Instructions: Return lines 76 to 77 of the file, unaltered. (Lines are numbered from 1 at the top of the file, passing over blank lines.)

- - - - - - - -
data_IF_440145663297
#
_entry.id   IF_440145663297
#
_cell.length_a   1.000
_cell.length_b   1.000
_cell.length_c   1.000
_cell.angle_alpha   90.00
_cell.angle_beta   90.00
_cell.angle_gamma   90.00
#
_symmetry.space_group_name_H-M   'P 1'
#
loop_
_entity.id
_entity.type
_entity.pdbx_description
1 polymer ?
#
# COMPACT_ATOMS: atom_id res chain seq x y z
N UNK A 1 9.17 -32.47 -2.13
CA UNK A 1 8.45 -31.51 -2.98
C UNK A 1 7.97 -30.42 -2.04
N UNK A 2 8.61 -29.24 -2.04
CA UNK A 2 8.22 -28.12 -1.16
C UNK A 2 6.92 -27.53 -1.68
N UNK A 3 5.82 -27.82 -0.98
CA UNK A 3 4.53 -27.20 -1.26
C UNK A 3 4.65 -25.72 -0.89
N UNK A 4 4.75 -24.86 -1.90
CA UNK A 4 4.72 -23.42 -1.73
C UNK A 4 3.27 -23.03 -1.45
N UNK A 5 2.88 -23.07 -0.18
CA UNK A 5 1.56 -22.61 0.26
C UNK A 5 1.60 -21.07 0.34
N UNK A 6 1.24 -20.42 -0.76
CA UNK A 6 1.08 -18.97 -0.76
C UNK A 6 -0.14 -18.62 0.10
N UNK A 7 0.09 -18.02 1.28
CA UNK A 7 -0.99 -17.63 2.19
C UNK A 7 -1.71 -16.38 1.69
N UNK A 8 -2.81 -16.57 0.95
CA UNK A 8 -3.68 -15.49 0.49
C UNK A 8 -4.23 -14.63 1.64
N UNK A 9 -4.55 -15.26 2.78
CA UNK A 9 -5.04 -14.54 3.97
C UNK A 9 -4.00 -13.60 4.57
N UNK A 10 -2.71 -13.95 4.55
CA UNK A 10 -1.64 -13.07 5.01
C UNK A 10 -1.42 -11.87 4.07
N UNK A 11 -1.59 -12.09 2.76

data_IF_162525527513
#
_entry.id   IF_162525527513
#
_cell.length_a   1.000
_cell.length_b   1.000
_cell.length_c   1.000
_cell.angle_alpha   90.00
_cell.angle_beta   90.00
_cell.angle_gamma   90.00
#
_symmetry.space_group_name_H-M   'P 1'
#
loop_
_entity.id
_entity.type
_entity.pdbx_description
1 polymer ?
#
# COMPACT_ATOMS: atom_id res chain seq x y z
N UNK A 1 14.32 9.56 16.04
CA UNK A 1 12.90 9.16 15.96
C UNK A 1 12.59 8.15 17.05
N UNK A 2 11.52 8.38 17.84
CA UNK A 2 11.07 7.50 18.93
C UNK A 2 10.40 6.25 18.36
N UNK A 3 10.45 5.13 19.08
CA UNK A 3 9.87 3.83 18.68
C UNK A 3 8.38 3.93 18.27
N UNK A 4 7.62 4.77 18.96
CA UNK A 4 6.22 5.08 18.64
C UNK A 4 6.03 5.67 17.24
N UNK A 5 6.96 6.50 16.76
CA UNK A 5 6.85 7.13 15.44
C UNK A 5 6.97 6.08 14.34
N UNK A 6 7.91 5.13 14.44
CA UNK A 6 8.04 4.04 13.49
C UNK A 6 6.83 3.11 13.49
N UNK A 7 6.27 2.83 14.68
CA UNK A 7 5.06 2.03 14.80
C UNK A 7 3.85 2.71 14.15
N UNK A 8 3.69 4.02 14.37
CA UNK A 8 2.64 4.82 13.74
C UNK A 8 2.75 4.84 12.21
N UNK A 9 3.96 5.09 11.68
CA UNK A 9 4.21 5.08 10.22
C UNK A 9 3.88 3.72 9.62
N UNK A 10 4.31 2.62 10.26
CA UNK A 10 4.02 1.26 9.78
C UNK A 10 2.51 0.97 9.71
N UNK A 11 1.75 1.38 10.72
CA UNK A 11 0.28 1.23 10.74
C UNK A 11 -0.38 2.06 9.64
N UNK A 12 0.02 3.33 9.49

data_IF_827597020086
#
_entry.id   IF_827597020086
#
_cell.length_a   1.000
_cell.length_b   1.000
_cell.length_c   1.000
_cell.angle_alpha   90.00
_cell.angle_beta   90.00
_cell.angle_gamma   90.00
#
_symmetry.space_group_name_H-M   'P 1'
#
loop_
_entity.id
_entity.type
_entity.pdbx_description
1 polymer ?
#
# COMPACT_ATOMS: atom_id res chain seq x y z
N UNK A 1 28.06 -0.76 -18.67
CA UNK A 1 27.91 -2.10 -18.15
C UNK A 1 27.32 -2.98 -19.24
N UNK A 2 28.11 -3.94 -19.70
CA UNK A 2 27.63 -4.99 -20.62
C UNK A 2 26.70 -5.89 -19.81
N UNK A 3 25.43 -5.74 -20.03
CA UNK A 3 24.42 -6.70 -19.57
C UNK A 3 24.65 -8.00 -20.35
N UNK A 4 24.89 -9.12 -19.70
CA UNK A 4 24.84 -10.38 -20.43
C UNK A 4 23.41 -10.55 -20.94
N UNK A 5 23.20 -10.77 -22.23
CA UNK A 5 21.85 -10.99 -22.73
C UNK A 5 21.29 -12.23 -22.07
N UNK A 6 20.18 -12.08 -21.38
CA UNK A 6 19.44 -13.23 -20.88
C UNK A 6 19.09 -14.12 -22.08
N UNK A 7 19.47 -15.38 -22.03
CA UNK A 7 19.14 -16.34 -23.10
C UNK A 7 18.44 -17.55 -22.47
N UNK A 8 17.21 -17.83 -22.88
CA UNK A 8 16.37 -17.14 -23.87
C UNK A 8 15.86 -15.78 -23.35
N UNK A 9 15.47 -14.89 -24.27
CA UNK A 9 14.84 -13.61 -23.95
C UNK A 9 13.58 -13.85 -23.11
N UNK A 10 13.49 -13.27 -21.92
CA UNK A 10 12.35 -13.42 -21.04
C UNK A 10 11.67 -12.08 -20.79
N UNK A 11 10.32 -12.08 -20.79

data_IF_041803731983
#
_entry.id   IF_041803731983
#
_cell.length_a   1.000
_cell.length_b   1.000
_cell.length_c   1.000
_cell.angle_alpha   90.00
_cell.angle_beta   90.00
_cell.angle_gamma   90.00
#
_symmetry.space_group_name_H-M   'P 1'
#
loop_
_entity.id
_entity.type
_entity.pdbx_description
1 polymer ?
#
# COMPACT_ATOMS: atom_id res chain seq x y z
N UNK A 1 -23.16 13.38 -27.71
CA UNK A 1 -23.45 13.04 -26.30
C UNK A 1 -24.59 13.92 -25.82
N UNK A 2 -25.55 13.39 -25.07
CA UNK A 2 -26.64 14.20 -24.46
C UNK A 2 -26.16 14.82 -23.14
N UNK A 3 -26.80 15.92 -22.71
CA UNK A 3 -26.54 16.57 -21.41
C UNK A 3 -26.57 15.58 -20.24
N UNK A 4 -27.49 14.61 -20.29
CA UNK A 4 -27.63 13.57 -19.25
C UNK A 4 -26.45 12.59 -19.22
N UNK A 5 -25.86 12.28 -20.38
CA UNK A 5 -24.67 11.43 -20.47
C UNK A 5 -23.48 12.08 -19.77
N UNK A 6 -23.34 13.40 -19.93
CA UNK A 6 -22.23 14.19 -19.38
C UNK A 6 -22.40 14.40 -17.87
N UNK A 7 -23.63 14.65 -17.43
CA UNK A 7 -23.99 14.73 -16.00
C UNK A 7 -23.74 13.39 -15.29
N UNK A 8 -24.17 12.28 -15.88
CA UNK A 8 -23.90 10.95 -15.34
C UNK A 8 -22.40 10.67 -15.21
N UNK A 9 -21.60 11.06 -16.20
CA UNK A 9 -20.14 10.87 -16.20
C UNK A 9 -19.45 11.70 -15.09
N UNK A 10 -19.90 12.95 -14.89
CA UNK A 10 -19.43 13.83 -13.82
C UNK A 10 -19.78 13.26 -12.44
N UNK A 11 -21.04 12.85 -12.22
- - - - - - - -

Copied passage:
CA UNK A 2 11.07 7.50 18.93
C UNK A 2 10.40 6.25 18.36